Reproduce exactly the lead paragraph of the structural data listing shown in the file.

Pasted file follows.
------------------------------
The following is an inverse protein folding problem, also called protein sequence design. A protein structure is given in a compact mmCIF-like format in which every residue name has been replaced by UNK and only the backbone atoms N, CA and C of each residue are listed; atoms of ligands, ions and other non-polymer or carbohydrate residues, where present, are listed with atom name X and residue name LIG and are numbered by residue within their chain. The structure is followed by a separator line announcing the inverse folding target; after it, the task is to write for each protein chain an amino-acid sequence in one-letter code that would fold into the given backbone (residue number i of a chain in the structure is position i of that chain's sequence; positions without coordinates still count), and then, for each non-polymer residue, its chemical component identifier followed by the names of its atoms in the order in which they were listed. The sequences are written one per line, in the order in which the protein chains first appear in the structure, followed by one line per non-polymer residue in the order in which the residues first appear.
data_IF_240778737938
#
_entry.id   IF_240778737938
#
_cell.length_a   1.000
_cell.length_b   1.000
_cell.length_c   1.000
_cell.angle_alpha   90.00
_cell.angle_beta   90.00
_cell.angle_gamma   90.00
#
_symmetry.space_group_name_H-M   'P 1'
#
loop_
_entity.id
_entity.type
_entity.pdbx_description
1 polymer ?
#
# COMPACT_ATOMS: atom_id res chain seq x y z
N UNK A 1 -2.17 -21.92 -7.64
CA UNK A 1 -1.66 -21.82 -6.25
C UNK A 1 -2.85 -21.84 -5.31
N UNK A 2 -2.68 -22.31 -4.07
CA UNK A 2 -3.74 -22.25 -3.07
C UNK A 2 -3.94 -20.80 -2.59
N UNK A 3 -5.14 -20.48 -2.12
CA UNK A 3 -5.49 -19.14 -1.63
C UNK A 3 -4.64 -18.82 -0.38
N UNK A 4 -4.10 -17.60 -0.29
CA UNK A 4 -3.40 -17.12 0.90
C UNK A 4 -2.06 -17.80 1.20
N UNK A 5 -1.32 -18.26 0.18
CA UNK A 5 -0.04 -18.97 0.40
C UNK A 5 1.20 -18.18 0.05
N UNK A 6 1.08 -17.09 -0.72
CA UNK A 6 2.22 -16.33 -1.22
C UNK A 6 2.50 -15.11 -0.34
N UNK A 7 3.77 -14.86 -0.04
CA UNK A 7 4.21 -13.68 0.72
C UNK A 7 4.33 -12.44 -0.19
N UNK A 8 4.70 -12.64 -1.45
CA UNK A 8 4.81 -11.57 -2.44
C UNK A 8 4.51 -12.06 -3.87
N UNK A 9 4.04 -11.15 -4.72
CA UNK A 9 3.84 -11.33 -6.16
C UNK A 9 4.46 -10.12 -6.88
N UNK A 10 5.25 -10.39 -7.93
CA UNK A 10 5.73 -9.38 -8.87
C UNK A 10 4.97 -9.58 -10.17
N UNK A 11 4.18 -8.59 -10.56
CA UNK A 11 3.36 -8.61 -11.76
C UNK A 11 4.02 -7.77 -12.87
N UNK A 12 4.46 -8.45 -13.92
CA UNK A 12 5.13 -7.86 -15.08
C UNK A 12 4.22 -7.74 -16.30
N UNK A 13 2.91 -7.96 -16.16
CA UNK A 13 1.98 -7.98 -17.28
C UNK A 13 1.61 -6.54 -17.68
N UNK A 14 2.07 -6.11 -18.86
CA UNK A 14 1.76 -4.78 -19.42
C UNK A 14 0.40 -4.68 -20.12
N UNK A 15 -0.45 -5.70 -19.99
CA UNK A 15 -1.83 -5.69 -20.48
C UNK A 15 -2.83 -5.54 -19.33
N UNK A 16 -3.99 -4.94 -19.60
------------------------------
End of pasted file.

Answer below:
The following is an inverse protein folding problem, also called protein sequence design. A protein structure is given in a compact mmCIF-like format in which every residue name has been replaced by UNK and only the backbone atoms N, CA and C of each residue are listed; atoms of ligands, ions and other non-polymer or carbohydrate residues, where present, are listed with atom name X and residue name LIG and are numbered by residue within their chain. The structure is followed by a separator line announcing the inverse folding target; after it, the task is to write for each protein chain an amino-acid sequence in one-letter code that would fold into the given backbone (residue number i of a chain in the structure is position i of that chain's sequence; positions without coordinates still count), and then, for each non-polymer residue, its chemical component identifier followed by the names of its atoms in the order in which they were listed. The sequences are written one per line, in the order in which the protein chains first appear in the structure, followed by one line per non-polymer residue in the order in which the residues first appear.